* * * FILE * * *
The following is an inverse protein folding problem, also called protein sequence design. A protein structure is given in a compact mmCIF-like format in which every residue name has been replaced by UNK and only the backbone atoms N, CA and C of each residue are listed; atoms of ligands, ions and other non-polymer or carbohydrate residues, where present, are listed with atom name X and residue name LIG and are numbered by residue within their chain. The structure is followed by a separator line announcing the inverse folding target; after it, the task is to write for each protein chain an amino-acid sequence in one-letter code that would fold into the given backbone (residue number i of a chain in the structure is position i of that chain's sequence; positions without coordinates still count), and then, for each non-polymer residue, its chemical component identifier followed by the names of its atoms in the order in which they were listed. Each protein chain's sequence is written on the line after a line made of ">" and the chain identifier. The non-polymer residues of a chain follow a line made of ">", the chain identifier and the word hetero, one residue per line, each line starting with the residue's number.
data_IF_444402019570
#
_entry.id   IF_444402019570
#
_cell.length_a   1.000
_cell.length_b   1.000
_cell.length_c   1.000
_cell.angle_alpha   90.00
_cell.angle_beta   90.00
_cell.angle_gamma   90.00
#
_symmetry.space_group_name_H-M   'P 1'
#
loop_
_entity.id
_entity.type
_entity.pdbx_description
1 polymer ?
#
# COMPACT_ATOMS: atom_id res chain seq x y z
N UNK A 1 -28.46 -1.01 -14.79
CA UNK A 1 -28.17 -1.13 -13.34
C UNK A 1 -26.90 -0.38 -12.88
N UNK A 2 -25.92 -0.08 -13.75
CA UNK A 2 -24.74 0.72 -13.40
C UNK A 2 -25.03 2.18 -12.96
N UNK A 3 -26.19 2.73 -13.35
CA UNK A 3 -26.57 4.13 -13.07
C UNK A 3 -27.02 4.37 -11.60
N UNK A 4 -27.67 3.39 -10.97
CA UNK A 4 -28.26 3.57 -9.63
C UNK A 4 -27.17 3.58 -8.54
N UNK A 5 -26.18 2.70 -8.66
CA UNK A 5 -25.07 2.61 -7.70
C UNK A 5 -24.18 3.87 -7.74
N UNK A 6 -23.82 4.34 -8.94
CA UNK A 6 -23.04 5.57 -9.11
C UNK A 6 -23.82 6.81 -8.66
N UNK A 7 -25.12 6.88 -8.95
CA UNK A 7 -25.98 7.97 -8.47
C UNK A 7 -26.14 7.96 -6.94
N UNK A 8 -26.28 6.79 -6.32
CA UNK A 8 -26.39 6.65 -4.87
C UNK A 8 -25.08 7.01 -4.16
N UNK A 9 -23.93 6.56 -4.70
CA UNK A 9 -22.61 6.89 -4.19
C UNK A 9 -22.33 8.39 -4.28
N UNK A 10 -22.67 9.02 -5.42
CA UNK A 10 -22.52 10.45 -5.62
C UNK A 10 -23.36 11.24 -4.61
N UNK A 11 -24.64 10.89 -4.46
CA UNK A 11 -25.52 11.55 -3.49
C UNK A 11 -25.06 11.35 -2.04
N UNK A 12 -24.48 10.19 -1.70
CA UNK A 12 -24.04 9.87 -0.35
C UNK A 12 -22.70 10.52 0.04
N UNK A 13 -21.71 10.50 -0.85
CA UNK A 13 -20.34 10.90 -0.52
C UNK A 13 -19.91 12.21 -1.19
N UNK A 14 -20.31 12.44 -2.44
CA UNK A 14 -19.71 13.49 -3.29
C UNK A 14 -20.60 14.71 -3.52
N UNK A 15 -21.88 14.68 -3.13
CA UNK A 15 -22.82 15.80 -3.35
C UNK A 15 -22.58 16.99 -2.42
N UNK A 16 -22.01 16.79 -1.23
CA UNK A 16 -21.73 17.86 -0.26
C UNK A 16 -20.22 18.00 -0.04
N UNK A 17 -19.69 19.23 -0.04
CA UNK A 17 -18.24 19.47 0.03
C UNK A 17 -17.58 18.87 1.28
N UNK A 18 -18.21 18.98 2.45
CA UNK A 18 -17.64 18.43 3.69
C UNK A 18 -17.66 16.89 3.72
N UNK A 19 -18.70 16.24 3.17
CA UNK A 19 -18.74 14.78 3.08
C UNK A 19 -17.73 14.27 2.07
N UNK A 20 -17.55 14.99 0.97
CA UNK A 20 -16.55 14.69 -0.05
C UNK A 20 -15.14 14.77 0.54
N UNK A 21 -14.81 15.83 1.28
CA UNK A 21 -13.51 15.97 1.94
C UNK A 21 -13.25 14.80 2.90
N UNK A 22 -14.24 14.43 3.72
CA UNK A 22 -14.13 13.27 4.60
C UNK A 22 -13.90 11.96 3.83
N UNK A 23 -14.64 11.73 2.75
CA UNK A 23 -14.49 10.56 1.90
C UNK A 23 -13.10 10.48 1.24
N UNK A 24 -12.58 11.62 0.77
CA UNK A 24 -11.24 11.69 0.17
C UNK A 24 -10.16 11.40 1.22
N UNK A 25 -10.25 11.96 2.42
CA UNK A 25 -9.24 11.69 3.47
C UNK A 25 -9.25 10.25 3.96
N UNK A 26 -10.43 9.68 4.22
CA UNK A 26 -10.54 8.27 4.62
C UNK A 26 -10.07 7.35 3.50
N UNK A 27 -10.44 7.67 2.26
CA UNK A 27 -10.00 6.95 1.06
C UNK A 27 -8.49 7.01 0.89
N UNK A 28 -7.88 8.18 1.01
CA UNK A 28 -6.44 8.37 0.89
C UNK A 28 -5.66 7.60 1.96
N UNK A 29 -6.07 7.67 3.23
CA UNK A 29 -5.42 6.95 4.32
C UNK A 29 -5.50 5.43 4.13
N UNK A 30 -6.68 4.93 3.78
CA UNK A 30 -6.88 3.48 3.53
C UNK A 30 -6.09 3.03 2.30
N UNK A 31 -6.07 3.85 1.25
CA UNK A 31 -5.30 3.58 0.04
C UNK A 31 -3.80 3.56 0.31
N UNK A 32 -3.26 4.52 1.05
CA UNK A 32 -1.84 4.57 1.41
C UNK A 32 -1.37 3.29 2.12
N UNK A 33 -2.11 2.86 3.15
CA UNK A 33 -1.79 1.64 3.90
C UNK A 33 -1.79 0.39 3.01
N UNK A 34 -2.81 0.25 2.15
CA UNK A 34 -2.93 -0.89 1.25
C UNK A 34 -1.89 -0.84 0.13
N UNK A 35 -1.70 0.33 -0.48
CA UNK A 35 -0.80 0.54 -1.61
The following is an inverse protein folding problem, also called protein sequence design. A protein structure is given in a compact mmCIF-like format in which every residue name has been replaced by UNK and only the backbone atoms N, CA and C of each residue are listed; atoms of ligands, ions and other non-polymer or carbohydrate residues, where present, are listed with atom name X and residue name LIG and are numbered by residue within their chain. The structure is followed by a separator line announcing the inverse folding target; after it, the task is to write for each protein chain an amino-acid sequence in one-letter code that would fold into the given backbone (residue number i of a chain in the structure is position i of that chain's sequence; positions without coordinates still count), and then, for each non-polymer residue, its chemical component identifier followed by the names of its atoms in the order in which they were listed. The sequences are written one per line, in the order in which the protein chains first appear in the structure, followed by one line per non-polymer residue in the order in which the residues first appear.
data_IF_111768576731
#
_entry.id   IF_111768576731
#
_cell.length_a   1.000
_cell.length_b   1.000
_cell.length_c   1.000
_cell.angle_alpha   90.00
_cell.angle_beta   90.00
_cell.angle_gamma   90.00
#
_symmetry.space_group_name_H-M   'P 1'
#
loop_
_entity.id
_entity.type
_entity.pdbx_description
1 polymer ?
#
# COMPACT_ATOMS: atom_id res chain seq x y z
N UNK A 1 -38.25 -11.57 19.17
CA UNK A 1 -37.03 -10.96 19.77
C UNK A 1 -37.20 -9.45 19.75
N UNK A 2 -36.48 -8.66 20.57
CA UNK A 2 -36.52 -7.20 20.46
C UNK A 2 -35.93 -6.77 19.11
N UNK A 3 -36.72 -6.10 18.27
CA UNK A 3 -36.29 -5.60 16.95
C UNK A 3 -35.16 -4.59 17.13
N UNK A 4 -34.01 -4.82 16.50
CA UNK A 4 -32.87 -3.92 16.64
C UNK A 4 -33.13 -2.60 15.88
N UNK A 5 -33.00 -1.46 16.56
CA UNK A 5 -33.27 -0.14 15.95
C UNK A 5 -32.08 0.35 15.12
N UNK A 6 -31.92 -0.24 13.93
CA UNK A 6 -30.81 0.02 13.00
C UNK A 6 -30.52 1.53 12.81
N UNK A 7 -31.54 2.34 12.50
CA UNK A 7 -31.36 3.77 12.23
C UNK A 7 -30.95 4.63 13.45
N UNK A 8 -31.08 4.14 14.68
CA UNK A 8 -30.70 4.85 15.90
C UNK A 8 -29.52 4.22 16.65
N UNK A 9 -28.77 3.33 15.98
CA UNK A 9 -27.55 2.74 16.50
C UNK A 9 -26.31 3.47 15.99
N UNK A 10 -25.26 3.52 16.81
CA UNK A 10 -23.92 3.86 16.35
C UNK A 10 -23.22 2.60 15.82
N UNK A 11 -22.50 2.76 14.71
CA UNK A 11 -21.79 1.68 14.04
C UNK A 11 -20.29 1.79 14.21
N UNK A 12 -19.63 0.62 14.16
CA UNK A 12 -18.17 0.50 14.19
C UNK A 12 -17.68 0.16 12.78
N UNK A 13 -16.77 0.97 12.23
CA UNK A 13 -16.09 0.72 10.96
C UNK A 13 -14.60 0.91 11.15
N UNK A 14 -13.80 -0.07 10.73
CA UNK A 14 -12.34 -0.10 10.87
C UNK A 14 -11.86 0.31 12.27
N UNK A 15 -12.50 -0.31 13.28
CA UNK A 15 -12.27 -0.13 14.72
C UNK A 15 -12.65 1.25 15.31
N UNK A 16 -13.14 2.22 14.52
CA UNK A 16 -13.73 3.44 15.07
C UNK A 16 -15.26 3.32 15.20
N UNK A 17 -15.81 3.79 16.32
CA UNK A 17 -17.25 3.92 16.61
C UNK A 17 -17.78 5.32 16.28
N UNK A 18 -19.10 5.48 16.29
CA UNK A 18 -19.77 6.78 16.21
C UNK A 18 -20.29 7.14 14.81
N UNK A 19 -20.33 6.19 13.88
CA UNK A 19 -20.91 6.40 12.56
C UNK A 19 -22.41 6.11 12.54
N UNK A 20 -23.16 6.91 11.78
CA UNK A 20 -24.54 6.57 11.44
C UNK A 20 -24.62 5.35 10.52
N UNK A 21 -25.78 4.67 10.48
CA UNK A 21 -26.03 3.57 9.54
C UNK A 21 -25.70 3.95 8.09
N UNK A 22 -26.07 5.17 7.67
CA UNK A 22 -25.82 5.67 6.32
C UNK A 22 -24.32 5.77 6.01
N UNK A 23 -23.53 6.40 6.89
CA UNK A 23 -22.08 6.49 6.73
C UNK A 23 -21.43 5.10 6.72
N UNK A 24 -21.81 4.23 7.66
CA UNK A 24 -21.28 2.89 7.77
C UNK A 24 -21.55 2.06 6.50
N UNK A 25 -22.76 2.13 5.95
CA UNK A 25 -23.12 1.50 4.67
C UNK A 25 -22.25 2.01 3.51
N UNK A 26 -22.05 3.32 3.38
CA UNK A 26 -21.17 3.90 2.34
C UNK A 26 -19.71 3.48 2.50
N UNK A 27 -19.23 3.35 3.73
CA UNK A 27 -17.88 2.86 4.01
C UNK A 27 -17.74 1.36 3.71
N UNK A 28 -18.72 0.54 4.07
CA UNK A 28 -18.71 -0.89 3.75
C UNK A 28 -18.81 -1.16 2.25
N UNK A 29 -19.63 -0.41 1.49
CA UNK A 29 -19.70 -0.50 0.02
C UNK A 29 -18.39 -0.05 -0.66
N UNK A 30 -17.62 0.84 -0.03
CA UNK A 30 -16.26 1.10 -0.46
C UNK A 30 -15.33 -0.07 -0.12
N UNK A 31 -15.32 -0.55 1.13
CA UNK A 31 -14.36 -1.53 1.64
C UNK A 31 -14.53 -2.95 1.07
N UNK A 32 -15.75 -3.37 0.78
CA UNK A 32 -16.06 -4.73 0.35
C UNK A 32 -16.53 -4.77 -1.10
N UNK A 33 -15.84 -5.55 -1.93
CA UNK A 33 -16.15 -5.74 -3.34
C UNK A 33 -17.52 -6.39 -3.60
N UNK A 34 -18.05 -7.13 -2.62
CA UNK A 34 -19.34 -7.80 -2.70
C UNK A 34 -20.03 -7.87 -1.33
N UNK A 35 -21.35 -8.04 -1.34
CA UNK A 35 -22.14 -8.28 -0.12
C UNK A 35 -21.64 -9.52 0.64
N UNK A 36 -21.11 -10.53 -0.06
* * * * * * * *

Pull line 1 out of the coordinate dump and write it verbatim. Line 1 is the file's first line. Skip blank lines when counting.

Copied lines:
The following is an inverse protein folding problem, also called protein sequence design. A protein structure is given in a compact mmCIF-like format in which every residue name has been replaced by UNK and only the backbone atoms N, CA and C of each residue are listed; atoms of ligands, ions and other non-polymer or carbohydrate residues, where present, are listed with atom name X and residue name LIG and are numbered by residue within their chain. The structure is followed by a separator line announcing the inverse folding target; after it, the task is to write for each protein chain an amino-acid sequence in one-letter code that would fold into the given backbone (residue number i of a chain in the structure is position i of that chain's sequence; positions without coordinates still count), and then, for each non-polymer residue, its chemical component identifier followed by the names of its atoms in the order in which they were listed. Each protein chain's sequence is written on the line after a line made of ">" and the chain identifier. The non-polymer residues of a chain follow a line made of ">", the chain identifier and the word hetero, one residue per line, each line starting with the residue's number.